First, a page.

# If the centrifual force does not exist then why?

1. Jul 29, 2010

### zeromodz

If the centrifugal force does not exist, then why in space where there is little friction do spinning objects tend to flatten out. Like Jupiter's rings for instance, they are sooo thin. What makes them so thin. The only thing I can think of is the centrifugal force flattening it out.

Centrifugal force = mrw^2

2. Jul 29, 2010

### brainstorm

Generally, I think what you are calling "centrifugal force" is explained as momentum/velocity in the opposite direction as a centripetal force due to motion.

I'm not sure why the rings of a planet flatten out but might it have to do with the gravitational field of the planet rotating along the planet's axis? Are there any planets with rings that aren't perpendicular to the axis of rotation?

It's a good question. I hope someone has an answer for it.

3. Jul 29, 2010

### mikelepore

When they say that the so-called centrifugal force is fictitious, they don't mean that it doesn't exist -- they mean that "force" isn't the correct word to describe the effect. There is no external agency pulling on the object in the outward direction by applying a force to it. The tendency of mass to move in a straight line is producing the effect.

4. Jul 29, 2010

### novop

You're referring to the centripetal force, not the centrifugal force, and it is very real. What happens when you go around a curve in your car? You feel a force pulling you to the outside of the curve. That's exactly why planets are fatter around their belt and why rings form.

5. Jul 29, 2010

### K^2

Words "fictitious force" mean that it is a real force, but it only manifests in certain coordinate systems. More specifically, accelerated ones.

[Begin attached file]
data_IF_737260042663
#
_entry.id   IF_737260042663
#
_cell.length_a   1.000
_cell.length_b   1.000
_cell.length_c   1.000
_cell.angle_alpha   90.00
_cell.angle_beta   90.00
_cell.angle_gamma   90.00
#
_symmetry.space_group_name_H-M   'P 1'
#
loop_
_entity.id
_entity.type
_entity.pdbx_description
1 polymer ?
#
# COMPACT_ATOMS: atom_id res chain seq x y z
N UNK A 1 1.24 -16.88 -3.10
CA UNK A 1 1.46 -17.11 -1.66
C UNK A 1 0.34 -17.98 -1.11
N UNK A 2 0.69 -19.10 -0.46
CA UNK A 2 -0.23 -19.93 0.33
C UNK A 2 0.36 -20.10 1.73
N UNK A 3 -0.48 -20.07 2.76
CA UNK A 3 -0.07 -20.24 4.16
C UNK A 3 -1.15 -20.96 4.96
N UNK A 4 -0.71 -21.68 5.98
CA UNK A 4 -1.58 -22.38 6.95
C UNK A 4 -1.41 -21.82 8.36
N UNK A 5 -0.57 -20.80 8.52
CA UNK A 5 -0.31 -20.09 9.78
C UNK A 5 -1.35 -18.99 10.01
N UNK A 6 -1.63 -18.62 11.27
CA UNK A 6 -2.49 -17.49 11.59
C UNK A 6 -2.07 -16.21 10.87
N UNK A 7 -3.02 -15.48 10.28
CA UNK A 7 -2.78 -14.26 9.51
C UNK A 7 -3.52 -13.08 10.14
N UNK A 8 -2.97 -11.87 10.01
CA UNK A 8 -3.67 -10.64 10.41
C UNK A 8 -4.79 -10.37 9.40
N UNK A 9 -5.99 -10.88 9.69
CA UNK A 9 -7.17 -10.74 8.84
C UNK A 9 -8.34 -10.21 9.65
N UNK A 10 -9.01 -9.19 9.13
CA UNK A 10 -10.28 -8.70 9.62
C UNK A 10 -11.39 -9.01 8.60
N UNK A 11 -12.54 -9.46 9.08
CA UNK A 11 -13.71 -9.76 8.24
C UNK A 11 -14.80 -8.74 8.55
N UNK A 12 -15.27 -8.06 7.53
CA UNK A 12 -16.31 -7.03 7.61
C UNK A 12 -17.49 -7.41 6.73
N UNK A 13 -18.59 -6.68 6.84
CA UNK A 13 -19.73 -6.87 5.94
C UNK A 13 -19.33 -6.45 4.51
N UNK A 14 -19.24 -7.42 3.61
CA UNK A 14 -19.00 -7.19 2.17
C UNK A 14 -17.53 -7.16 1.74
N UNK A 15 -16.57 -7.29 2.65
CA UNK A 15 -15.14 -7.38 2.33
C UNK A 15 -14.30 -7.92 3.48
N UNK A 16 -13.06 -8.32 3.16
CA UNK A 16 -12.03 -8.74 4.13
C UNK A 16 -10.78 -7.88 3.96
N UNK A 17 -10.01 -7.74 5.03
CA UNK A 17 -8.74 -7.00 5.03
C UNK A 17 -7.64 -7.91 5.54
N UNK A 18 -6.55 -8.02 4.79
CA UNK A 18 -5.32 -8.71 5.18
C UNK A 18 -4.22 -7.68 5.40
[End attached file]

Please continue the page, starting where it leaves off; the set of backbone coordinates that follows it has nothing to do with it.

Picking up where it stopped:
If you go to coordinate system which rotates with object in question, you have to add centrifugal force to account for dynamics.

If you are in an inertial coordinate system, there is no need for centrifugal force to describe what's going on. If you account for all the forces acting on particles forming the rings, you will get the correct dynamics without including centrifugal force into consideration.

6. Jul 29, 2010

### rcgldr

There's also the laymans (non-physicsist) version of the term centrifugal force, which refers to the reaction force due to centripetal force. The issue physicists have is using the term centrifugal force to describe the reaction force (which is a real force). As long as it's qualified as a "reactive centrifugal force" then there should be no confusion. Wiki article:

http://en.wikipedia.org/wiki/Reactive_centrifugal_force

7. Jul 29, 2010

### brainstorm

What is the problem with recognizing two distinct physical tendencies here: 1) centripetal forces such as gravity, which attract matter toward a center; and 2) Inertia, by which objects in motion tend to move in a straight line except when acted upon by another force. Objects revolving around an axis have inertia that causes them to tend to remain in (linear) motion tangential to the path of their orbit. Yet they are centripetally forced toward the center by whatever binds them to it, whether gravity or a rope or the resistance of joints to let go of their sockets.